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Social media LOVES to say that someone or something (a brand, a product) has been “canceled”. Hundreds of gossip YouTube channels love to fan the flames of cancel culture, turning the tiniest misstep into an influencer’s social media demise. Sponsorships get revoked. Videos get demonetized. Channels get completely removed. Reputations are ruined. Even if you think you’ve been 100% careful, there’s bound to be something, somewhere, that someone may try to use against you. The bigger the channel, the harder the fall (Miranda Sings, anyone?)
What if this happens to YOU? What should you do? Read on for our best PR tips for surviving a cancel – and how to avoid one in the first place.
1. Figure Out What Happened
First and foremost, do your research. What happened? What is being said about you? Why are people finding what you did or said was offensive?
It’s 2019: Do we really need to tell you that racism, sexism, homophobia, etc are not okay? The world is getting #woke, and comments that would have been ignored a few years ago are no longer acceptable. Think about your opinions and beliefs. Research the “other side” of the argument. Educate yourself, and do some serious soul searching if you need to.
Also, PSA: Fake followers = fraud. Don’t do it. You will get found out.
3. Craft a Strategy
Before you go firing off defensive or apologetic tweets or videos, sit down and figure out what you’re going to say. Have others (your agent, your family, your friends) weigh in on your language.
4. Apologize – Genuinely
Issuing a statement, whether on Twitter, Instagram, or YouTube, will be crucial to starting the reparations process. The basic formula should be:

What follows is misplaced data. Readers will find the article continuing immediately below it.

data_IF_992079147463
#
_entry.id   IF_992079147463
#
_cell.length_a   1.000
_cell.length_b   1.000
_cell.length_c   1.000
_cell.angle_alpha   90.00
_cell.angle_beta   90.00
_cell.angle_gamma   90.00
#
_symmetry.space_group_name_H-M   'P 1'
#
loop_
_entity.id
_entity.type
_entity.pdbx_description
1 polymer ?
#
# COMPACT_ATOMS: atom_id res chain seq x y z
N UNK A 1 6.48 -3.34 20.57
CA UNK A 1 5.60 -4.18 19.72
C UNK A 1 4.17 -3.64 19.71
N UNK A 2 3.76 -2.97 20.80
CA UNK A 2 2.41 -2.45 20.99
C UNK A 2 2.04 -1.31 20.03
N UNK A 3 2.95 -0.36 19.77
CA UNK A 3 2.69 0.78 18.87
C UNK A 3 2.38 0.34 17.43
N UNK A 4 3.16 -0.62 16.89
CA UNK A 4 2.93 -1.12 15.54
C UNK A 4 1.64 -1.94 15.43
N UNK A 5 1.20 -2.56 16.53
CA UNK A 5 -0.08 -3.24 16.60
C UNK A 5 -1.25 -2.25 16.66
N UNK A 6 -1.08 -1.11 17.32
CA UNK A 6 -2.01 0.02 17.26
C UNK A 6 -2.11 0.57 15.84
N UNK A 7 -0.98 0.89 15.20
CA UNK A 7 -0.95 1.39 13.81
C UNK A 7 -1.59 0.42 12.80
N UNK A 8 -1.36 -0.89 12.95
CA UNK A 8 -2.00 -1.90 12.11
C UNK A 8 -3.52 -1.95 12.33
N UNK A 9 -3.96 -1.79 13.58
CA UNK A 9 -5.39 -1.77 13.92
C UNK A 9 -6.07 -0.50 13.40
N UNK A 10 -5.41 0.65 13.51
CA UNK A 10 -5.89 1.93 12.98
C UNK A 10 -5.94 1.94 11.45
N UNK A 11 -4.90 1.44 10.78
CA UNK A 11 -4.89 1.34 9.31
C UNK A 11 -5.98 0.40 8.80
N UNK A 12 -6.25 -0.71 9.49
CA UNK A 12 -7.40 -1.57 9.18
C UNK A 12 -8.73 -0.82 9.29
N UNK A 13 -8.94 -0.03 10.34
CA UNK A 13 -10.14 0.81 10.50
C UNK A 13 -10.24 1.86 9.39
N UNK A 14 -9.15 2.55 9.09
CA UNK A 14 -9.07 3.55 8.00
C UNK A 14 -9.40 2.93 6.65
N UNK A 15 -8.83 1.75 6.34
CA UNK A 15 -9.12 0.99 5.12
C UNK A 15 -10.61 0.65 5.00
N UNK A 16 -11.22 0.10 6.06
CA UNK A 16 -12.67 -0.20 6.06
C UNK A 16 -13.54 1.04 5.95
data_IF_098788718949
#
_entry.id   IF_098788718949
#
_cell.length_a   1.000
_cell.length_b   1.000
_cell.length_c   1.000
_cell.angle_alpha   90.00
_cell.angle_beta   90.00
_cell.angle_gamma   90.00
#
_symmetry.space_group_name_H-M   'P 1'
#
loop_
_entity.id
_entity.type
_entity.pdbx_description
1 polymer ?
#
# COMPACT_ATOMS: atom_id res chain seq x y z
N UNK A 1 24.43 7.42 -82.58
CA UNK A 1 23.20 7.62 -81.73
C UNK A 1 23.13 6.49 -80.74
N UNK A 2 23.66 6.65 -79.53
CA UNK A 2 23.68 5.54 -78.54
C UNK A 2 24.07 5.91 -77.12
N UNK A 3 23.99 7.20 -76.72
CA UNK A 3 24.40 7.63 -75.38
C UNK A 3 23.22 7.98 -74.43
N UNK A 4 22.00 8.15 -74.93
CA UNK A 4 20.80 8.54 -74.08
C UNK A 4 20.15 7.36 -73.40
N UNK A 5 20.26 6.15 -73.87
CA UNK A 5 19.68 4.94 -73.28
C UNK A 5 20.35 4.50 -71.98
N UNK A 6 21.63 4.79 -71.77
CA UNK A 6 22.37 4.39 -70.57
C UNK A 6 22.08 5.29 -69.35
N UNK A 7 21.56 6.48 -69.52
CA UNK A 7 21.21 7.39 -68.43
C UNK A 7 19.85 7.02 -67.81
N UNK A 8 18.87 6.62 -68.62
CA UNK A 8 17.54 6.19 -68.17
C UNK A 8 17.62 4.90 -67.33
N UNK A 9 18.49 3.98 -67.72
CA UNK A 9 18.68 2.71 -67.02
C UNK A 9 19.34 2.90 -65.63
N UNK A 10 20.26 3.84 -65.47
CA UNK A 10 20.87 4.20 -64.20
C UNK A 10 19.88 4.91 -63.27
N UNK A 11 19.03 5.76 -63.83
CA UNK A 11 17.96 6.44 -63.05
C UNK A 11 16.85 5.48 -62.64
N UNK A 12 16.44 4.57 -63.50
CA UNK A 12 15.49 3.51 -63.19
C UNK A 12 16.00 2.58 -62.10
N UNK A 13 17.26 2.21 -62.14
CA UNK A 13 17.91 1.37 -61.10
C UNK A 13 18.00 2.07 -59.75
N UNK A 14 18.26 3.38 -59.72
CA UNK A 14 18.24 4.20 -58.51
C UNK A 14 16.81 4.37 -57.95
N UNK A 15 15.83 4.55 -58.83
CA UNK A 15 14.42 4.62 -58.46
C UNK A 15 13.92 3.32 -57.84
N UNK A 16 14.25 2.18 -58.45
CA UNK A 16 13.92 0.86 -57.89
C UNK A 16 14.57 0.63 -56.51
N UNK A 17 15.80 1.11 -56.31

Apologize immediately, take responsibility for what happened (don’t blame others), make it clear it won’t happen again, and outline what you plan to do to make amends.
One caveat: If there is the possibility of legal action against you, hire a lawyer ASAP and do not post on social media anywhere until things are cleared up. Any apology statements can be considered an admission of guilt. You may be advised to simply say that you will issue a statement when you have more details.
5. Track Your Mentions
Set up Google Alerts with your channel names, name, and any key words relating to the scandal. Staying on top of what is being said is crucial.
6. Don’t Lash Out
Reactionary, retaliatory posts will nearly always be regretted later on.
7. Remember: This Too Shall Pass
Today’s news cycle is short. Really short. The Internet has a short attention span, so if you address an issue quickly and calmly, it will eventually blow over. Being genuinely sorry and working to change your ways in a public fashion will go a long way to redeeming yourself in the eyes of subscribers and brands.